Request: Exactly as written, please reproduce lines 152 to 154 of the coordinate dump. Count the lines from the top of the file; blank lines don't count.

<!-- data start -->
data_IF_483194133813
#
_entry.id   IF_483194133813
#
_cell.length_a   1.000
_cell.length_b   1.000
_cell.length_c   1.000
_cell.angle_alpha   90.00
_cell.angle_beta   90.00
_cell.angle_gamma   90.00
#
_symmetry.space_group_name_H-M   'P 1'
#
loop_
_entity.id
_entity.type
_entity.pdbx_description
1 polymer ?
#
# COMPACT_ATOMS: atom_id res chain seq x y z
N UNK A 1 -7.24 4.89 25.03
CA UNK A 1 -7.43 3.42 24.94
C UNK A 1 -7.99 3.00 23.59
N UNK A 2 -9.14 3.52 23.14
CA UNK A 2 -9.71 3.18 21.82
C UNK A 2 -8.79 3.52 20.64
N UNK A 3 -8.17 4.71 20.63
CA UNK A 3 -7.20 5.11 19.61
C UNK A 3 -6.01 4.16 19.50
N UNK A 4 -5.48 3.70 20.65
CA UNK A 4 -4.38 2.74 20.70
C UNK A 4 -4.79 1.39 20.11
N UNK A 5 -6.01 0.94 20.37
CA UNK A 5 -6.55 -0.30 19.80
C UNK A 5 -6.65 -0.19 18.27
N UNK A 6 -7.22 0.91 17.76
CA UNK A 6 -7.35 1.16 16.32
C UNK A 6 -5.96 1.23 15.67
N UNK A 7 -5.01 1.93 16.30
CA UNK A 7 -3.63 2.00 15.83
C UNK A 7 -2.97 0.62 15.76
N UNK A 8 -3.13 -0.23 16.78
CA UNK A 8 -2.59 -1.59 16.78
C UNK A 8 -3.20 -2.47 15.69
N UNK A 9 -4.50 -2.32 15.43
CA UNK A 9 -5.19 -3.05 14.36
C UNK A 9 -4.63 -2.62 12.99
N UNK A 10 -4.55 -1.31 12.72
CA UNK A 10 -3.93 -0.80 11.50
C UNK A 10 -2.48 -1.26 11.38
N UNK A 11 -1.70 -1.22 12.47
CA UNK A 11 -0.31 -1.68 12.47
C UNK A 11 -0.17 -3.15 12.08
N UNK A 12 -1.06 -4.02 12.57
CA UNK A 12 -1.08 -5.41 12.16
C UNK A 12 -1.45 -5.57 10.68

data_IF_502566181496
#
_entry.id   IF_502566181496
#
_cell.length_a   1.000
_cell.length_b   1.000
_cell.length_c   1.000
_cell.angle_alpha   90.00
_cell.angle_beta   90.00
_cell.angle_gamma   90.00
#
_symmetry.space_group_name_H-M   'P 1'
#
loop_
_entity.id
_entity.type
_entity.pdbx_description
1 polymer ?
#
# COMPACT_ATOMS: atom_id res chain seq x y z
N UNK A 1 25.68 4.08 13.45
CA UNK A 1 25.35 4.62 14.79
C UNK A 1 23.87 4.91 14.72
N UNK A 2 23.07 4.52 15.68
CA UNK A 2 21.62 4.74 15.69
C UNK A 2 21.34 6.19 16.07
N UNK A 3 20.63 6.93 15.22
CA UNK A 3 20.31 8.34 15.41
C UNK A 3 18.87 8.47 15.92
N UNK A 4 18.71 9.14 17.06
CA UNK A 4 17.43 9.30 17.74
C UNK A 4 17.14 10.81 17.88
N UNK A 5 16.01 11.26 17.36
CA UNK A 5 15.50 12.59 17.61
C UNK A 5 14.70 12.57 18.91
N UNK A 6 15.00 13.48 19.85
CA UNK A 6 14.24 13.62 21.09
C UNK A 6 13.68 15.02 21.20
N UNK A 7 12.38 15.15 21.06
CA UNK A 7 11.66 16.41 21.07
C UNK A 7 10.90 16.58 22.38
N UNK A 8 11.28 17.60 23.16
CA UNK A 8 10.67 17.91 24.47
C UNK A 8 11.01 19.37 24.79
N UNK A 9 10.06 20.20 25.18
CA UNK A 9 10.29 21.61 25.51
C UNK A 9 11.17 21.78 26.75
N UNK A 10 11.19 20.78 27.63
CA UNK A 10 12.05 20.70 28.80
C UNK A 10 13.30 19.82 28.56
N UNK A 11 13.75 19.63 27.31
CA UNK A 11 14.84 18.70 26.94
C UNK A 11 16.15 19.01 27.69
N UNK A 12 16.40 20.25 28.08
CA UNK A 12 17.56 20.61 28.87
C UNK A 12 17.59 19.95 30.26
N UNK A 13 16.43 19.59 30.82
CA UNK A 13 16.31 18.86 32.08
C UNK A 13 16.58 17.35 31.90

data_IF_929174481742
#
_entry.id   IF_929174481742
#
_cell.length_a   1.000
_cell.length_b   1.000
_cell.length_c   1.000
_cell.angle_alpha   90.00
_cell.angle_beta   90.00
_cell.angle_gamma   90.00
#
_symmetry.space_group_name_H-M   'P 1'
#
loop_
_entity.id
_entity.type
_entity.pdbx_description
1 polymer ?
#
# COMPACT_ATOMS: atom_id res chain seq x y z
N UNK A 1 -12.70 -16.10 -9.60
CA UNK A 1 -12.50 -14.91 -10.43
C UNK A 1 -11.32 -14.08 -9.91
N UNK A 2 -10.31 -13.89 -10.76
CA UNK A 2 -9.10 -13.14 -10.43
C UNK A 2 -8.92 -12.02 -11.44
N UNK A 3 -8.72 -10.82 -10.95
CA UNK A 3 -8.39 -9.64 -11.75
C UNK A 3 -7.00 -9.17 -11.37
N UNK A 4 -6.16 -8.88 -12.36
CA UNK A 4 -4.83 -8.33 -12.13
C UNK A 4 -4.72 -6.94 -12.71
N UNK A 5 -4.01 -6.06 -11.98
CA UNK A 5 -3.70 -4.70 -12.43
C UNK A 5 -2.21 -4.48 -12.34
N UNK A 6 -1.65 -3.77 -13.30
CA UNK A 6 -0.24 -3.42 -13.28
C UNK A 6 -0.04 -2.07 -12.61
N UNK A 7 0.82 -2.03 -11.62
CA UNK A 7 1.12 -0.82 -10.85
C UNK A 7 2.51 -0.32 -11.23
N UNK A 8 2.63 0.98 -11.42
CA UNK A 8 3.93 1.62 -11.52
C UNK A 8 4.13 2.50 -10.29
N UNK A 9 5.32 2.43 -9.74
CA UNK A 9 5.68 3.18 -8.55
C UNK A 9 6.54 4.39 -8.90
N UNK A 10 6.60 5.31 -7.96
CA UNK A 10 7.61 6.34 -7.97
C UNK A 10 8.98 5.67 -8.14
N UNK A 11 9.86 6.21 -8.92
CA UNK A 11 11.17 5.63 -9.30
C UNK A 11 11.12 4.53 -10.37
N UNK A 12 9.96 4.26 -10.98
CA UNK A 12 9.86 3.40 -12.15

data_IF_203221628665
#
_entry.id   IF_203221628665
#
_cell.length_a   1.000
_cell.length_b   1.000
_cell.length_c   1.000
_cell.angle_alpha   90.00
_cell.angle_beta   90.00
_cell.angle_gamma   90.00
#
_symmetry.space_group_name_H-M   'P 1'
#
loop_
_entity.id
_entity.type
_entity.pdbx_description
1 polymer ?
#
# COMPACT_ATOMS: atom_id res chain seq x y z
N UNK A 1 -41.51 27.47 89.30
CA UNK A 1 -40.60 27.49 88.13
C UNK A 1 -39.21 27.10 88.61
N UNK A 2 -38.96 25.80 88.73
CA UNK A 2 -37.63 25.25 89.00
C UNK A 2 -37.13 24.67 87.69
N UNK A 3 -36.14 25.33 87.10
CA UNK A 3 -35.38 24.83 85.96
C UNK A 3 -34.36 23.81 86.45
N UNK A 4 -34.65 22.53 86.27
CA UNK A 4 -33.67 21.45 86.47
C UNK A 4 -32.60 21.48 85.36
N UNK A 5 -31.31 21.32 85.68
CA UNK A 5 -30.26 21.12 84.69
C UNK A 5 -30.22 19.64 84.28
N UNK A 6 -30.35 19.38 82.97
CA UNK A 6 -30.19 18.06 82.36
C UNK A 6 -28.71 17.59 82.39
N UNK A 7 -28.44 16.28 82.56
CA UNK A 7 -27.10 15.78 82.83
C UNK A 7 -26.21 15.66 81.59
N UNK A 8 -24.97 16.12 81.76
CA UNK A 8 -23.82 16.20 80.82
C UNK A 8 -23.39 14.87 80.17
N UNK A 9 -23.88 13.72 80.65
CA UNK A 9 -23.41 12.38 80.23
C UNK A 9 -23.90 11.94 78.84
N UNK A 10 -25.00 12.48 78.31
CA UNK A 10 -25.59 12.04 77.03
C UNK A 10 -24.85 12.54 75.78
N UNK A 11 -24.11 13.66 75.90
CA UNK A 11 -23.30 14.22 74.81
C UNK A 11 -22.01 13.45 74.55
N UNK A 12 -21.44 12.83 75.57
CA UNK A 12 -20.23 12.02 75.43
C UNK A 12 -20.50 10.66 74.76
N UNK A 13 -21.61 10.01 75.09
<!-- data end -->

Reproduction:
CA UNK A 6 -0.24 -3.42 -13.28
C UNK A 6 -0.04 -2.07 -12.61
N UNK A 7 0.82 -2.03 -11.62